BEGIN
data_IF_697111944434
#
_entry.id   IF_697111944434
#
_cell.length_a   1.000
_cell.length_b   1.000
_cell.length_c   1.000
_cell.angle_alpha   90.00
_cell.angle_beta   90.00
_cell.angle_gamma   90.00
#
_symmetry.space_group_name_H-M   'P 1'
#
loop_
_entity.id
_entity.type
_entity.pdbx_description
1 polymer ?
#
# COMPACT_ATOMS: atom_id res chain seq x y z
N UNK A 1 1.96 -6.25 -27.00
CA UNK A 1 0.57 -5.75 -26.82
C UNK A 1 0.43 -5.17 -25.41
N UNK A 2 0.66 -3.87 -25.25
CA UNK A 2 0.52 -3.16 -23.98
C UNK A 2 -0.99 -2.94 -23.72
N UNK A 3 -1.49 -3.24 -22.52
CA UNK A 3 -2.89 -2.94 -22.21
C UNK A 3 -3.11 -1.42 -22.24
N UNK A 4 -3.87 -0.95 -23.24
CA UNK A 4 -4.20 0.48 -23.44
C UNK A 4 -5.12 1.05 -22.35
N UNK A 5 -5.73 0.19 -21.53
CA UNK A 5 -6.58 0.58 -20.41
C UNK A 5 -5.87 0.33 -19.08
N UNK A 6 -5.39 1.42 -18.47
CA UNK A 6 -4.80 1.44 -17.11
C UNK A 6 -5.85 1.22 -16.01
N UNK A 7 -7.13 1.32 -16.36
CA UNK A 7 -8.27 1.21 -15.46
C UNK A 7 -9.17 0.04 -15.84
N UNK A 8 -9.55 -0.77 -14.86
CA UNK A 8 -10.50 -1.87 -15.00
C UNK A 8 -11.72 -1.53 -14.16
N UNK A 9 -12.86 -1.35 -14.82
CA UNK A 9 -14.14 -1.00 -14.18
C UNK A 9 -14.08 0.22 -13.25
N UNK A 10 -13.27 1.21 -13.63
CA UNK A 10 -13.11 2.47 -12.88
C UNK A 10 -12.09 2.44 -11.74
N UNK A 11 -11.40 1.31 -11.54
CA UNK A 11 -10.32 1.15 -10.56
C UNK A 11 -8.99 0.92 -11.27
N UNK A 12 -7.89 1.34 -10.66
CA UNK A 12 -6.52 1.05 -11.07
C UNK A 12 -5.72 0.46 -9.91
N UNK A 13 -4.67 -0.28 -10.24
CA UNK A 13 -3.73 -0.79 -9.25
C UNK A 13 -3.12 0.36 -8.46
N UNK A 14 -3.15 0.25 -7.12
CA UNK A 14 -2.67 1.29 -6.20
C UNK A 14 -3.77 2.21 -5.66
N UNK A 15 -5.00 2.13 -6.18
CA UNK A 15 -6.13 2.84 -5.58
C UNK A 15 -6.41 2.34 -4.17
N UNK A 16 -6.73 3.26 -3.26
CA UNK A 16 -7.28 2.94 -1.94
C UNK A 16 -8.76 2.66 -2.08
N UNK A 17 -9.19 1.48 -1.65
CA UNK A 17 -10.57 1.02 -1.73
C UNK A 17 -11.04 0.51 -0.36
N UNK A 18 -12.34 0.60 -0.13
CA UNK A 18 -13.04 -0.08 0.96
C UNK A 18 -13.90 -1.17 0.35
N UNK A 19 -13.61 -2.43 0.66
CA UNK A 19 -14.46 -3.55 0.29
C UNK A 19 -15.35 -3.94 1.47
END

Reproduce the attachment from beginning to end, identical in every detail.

data_IF_697111944434
#
_entry.id   IF_697111944434
#
_cell.length_a   1.000
_cell.length_b   1.000
_cell.length_c   1.000
_cell.angle_alpha   90.00
_cell.angle_beta   90.00
_cell.angle_gamma   90.00
#
_symmetry.space_group_name_H-M   'P 1'
#
loop_
_entity.id
_entity.type
_entity.pdbx_description
1 polymer ?
#
# COMPACT_ATOMS: atom_id res chain seq x y z
N UNK A 1 1.96 -6.25 -27.00
CA UNK A 1 0.57 -5.75 -26.82
C UNK A 1 0.43 -5.17 -25.41
N UNK A 2 0.66 -3.87 -25.25
CA UNK A 2 0.52 -3.16 -23.98
C UNK A 2 -0.99 -2.94 -23.72
N UNK A 3 -1.49 -3.24 -22.52
CA UNK A 3 -2.89 -2.94 -22.21
C UNK A 3 -3.11 -1.42 -22.24
N UNK A 4 -3.87 -0.95 -23.24
CA UNK A 4 -4.20 0.48 -23.44
C UNK A 4 -5.12 1.05 -22.35
N UNK A 5 -5.73 0.19 -21.53
CA UNK A 5 -6.58 0.58 -20.41
C UNK A 5 -5.87 0.33 -19.08
N UNK A 6 -5.39 1.42 -18.47
CA UNK A 6 -4.80 1.44 -17.11
C UNK A 6 -5.85 1.22 -16.01
N UNK A 7 -7.13 1.32 -16.36
CA UNK A 7 -8.27 1.21 -15.46
C UNK A 7 -9.17 0.04 -15.84
N UNK A 8 -9.55 -0.77 -14.86
CA UNK A 8 -10.50 -1.87 -15.00
C UNK A 8 -11.72 -1.53 -14.16
N UNK A 9 -12.86 -1.35 -14.82
CA UNK A 9 -14.14 -1.00 -14.18
C UNK A 9 -14.08 0.22 -13.25
N UNK A 10 -13.27 1.21 -13.63
CA UNK A 10 -13.11 2.47 -12.88
C UNK A 10 -12.09 2.44 -11.74
N UNK A 11 -11.40 1.31 -11.54
CA UNK A 11 -10.32 1.15 -10.56
C UNK A 11 -8.99 0.92 -11.27
N UNK A 12 -7.89 1.34 -10.66
CA UNK A 12 -6.52 1.05 -11.07
C UNK A 12 -5.72 0.46 -9.91
N UNK A 13 -4.67 -0.28 -10.24
CA UNK A 13 -3.73 -0.79 -9.25
C UNK A 13 -3.12 0.36 -8.46
N UNK A 14 -3.15 0.25 -7.12
CA UNK A 14 -2.67 1.29 -6.20
C UNK A 14 -3.77 2.21 -5.66
N UNK A 15 -5.00 2.13 -6.18
CA UNK A 15 -6.13 2.84 -5.58
C UNK A 15 -6.41 2.34 -4.17
N UNK A 16 -6.73 3.26 -3.26
CA UNK A 16 -7.28 2.94 -1.94
C UNK A 16 -8.76 2.66 -2.08
N UNK A 17 -9.19 1.48 -1.65
CA UNK A 17 -10.57 1.02 -1.73
C UNK A 17 -11.04 0.51 -0.36
N UNK A 18 -12.34 0.60 -0.13
CA UNK A 18 -13.04 -0.08 0.96
C UNK A 18 -13.90 -1.17 0.35
N UNK A 19 -13.61 -2.43 0.66
CA UNK A 19 -14.46 -3.55 0.29
C UNK A 19 -15.35 -3.94 1.47